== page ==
Capitalism, as globalized neoliberalism, is a high pressure system. Instead of the head of society serving the body politic, we worship the detached head as if a new death cult has taken hold. A corporation is the zombie body without a soul, the preeminent form of our corporatist society with the transnational CEO as the god king standing upon his temple hill. We worship individuality to such a degree that only a few at the top are allowed to be genuine individuals, a cult of death by way of a cult of personality, power detached from the demos like a plant uprooted. The ruling elite are the privileged individuals who tell the dirty masses what to do, the voices we hear on the all-pervasive media. The poor are just bodies to be sacrificed on the altar of desperation, homelessness, prison, and war. As Margaret Thatcher stated in no uncertain terms, there is no society. That is to say there is no body politic, just a mass of bodies as food for the gods.

The head of power, like a cancerous tumor, has grown larger than the body politic. The fungible wealth of capitalism can be moved, but where is it to move. The head can’t move without the body. Wealth can’t be separated from what the world that creates it. Do the plutocrats plan on herding their wealth across the starry heavens in the hope of escaping gravity of the corporeal earth? If we take the plutocrats hallowed skull and trap the plutocrat’s divine being in a temple hill, what would the voice tell us?

At the end of the Bronze Age, a major factor of the mass collapse of civilizations was the horse-drawn chariot. Horses were an early domesticated animal, a major form of fungible wealth. Horses and chariots made new forms of warfare possible, involving large standing armies that could be quickly moved across vast distances with supply chains to keep them fed and armed. Along with other factors, this was a game-changer and the once stable bicameral societies fell one after another. Bicameral societies were non-capitalistic, but the following Axial Age would set the foundations for what would eventually become modern capitalism. Bicameral civilization remained stable for millennia. The civilization formed from the Axial Age has maintained itself and we are the inheritors of its traditions. The danger is that, like bicameral societies, we might become the victims of our own success in growing so large. Our situation is precarious. A single unforeseen factor could send it all tumbling down. Maybe globalized neoliberalism is our horse-drawn chariot.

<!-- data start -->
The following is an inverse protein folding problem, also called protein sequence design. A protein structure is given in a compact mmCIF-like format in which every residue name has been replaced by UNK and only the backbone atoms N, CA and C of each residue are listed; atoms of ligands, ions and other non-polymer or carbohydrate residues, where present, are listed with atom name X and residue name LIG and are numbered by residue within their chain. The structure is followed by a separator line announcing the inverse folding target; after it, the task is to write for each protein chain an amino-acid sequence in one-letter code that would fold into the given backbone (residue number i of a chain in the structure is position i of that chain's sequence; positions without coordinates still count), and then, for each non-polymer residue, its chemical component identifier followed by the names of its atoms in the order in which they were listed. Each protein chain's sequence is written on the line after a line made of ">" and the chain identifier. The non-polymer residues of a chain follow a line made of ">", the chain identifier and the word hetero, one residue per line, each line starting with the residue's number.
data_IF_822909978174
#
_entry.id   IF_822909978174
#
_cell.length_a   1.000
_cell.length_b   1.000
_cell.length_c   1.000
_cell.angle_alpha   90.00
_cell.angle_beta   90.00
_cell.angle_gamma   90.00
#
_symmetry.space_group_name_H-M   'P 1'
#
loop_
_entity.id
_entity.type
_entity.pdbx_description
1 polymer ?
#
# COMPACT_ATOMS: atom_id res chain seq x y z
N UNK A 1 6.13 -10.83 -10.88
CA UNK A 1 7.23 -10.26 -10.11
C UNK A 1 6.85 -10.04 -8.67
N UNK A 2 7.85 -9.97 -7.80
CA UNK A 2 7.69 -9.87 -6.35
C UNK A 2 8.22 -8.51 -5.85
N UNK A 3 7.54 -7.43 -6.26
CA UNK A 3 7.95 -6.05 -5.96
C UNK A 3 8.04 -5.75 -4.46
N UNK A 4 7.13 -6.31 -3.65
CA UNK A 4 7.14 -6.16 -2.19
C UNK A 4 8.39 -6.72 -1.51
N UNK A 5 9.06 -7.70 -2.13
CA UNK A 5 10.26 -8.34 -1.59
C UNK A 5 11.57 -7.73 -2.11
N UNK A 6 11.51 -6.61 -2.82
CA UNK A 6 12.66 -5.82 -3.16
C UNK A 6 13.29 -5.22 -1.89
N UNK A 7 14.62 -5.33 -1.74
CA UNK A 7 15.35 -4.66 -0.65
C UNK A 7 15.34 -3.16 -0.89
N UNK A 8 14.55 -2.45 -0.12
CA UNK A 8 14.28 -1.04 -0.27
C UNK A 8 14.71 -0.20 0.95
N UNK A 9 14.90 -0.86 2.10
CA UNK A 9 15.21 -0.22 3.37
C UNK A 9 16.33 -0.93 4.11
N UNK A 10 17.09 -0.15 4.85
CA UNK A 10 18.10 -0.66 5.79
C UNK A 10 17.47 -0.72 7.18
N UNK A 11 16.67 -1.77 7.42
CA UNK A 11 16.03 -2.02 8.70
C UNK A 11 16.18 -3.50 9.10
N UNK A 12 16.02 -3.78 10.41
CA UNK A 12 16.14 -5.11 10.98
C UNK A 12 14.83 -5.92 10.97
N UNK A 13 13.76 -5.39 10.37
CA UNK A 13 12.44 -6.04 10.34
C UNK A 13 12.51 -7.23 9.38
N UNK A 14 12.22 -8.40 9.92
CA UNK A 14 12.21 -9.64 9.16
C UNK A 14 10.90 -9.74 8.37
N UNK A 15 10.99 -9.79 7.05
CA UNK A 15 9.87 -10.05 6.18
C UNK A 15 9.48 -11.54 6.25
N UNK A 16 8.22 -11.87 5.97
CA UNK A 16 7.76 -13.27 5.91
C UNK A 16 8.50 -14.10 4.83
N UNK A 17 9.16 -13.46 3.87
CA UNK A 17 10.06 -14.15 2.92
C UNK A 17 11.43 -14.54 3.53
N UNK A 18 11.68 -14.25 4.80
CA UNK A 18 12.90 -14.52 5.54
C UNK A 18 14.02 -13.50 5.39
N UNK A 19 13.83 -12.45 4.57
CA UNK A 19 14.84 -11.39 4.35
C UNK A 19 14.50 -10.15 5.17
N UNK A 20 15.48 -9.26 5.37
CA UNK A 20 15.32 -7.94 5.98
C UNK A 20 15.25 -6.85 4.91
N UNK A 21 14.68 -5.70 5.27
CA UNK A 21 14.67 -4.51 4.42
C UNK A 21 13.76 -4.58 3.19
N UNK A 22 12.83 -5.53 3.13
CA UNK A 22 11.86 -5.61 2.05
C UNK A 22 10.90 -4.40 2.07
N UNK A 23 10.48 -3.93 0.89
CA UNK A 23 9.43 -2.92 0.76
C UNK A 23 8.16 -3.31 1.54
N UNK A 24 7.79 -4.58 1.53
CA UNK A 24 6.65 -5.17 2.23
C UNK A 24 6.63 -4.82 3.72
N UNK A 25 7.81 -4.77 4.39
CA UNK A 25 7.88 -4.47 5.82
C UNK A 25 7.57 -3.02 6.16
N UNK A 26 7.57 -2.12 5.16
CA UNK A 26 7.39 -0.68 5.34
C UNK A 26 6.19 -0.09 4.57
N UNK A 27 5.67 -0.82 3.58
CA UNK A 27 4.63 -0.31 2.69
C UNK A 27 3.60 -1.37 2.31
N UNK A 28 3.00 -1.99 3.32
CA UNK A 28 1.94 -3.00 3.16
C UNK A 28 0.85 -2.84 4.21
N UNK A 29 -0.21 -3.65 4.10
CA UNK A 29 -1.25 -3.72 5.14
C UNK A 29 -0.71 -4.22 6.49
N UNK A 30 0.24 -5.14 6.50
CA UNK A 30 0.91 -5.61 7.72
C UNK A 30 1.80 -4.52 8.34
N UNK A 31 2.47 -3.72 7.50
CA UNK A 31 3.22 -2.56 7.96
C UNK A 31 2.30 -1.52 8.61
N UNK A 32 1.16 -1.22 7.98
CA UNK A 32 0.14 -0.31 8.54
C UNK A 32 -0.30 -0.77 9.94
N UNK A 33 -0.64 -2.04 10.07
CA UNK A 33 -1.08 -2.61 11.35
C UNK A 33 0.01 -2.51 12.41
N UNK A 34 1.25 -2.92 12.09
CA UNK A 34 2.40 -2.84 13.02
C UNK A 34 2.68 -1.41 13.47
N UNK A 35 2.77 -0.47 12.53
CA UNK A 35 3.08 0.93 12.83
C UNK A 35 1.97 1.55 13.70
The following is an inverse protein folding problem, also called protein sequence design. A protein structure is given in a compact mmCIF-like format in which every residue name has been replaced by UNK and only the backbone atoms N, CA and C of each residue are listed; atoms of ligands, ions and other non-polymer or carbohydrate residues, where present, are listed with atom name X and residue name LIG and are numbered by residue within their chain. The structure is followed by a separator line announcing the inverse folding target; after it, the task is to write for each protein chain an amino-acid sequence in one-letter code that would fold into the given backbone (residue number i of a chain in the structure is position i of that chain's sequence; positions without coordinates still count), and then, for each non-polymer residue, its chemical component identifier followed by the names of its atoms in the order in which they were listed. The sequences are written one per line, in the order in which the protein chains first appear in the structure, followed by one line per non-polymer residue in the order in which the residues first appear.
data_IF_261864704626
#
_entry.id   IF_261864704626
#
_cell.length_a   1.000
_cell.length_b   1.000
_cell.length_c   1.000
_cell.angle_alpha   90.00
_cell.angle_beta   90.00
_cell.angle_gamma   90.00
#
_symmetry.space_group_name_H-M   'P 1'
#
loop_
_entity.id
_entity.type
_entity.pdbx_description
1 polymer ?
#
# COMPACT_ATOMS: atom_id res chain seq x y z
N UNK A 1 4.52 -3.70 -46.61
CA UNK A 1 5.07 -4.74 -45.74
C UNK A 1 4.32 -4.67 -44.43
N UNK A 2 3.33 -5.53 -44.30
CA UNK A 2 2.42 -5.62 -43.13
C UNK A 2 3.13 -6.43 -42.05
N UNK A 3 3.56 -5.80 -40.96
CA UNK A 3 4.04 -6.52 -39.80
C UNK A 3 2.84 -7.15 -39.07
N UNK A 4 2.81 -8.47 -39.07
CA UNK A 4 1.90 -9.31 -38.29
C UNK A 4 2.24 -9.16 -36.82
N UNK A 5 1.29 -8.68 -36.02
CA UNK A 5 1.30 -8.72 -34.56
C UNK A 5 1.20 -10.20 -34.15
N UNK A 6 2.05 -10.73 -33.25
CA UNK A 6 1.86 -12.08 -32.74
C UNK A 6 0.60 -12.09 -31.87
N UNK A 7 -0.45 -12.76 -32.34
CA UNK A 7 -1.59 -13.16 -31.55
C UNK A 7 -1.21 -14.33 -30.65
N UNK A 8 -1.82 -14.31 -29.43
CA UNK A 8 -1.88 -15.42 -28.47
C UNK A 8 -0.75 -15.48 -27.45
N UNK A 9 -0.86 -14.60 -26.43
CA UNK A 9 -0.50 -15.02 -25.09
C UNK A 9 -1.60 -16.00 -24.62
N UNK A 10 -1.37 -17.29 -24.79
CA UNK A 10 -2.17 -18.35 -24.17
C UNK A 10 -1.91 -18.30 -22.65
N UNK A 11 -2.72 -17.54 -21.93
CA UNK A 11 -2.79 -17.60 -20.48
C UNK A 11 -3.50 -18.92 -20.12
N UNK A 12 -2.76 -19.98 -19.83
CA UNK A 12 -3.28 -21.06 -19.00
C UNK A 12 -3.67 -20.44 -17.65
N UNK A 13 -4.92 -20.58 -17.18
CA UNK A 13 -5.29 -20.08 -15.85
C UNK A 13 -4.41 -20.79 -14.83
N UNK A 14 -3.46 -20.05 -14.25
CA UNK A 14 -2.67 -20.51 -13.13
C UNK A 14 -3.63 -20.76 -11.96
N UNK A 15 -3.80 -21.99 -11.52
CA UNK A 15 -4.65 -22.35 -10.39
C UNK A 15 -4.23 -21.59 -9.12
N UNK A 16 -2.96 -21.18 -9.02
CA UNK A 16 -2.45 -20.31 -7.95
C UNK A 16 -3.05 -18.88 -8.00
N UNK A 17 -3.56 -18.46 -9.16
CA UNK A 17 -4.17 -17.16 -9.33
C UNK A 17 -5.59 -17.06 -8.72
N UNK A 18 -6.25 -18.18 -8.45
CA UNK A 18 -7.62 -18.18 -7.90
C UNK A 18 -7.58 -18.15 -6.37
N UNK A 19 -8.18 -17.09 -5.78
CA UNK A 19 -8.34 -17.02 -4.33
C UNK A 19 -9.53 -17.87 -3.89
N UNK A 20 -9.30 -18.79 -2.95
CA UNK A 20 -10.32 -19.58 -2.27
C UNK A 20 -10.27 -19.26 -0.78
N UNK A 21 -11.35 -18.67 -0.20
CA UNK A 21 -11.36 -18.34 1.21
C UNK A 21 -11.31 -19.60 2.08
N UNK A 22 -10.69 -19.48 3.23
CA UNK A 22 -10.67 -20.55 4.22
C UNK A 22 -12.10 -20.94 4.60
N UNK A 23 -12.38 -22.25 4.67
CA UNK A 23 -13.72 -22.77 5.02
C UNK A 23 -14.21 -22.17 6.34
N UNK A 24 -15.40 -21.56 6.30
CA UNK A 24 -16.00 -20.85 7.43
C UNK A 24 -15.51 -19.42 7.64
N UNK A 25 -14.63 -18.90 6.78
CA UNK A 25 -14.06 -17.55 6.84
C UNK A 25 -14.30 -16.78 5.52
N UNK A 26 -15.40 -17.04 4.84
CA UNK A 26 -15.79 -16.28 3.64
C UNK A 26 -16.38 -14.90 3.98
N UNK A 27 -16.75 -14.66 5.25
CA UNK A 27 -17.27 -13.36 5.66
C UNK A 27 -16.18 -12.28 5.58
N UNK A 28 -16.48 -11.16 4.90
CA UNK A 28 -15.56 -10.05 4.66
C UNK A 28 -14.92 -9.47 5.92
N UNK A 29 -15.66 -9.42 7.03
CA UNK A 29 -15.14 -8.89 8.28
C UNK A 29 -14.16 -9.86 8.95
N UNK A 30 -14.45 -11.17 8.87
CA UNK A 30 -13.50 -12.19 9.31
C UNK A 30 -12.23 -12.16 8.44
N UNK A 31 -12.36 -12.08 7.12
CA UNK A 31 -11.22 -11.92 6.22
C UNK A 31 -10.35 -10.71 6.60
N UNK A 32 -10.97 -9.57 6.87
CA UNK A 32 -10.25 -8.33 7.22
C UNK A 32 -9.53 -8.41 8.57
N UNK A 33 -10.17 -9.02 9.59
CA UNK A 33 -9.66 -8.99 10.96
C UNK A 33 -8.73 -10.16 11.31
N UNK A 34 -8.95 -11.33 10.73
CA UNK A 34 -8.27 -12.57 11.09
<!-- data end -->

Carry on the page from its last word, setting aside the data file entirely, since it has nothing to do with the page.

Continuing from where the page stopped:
A head detached from its body is the symbol of modernity, grotesquely demonstrated by the guillotine of the French Revolution, the horror of horrors to the defenders of the ancien regime. Abstract ideas have taken on a life of their own with ideological systems far outreaching what supports them. It’s like a tree clinging to a crumbling cliffside, as if it were hoping to spread its limbs like wings to take flight out across the chasm below. In forgetting the ground of our being, what has been lost and what even greater loss threatens? Before revolution had begun but with revolution in the air, Jean-Jacques Rousseau wrote in 1750 (Discourse on the Arts and Sciences), “What will become of virtue if riches are to be acquired at any cost? The politicians of the ancient world spoke constantly of morals and virtue; ours speak of nothing but commerce and money.” That question is now being answered.